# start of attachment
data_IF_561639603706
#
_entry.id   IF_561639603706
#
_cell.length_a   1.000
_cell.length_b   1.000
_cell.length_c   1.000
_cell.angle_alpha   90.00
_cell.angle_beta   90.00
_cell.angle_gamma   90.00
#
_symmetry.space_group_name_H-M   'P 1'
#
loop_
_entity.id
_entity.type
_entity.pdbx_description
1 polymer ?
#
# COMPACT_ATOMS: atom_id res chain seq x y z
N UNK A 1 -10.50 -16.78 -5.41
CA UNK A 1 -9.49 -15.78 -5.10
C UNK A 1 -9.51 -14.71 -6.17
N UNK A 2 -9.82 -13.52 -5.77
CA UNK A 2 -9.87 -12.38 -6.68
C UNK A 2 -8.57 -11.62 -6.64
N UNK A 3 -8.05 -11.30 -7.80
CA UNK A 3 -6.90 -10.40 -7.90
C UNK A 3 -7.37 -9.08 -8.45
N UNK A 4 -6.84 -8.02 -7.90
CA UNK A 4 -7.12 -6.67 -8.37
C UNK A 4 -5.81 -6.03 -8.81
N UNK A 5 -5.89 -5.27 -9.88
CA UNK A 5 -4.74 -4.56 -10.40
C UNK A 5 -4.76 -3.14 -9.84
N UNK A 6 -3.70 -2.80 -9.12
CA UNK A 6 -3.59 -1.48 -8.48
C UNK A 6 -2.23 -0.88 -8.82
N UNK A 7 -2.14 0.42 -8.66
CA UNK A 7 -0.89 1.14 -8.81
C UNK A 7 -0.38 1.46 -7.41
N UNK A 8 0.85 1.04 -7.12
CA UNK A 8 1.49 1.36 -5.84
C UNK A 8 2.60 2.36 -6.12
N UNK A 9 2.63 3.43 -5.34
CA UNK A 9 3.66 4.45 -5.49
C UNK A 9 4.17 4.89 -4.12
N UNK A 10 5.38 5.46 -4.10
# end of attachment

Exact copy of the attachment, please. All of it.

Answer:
data_IF_561639603706
#
_entry.id   IF_561639603706
#
_cell.length_a   1.000
_cell.length_b   1.000
_cell.length_c   1.000
_cell.angle_alpha   90.00
_cell.angle_beta   90.00
_cell.angle_gamma   90.00
#
_symmetry.space_group_name_H-M   'P 1'
#
loop_
_entity.id
_entity.type
_entity.pdbx_description
1 polymer ?
#
# COMPACT_ATOMS: atom_id res chain seq x y z
N UNK A 1 -10.50 -16.78 -5.41
CA UNK A 1 -9.49 -15.78 -5.10
C UNK A 1 -9.51 -14.71 -6.17
N UNK A 2 -9.82 -13.52 -5.77
CA UNK A 2 -9.87 -12.38 -6.68
C UNK A 2 -8.57 -11.62 -6.64
N UNK A 3 -8.05 -11.30 -7.80
CA UNK A 3 -6.90 -10.40 -7.90
C UNK A 3 -7.37 -9.08 -8.45
N UNK A 4 -6.84 -8.02 -7.90
CA UNK A 4 -7.12 -6.67 -8.37
C UNK A 4 -5.81 -6.03 -8.81
N UNK A 5 -5.89 -5.27 -9.88
CA UNK A 5 -4.74 -4.56 -10.40
C UNK A 5 -4.76 -3.14 -9.84
N UNK A 6 -3.70 -2.80 -9.12
CA UNK A 6 -3.59 -1.48 -8.48
C UNK A 6 -2.23 -0.88 -8.82
N UNK A 7 -2.14 0.42 -8.66
CA UNK A 7 -0.89 1.14 -8.81
C UNK A 7 -0.38 1.46 -7.41
N UNK A 8 0.85 1.04 -7.12
CA UNK A 8 1.49 1.36 -5.84
C UNK A 8 2.60 2.36 -6.12
N UNK A 9 2.63 3.43 -5.34
CA UNK A 9 3.66 4.45 -5.49
C UNK A 9 4.17 4.89 -4.12
N UNK A 10 5.38 5.46 -4.10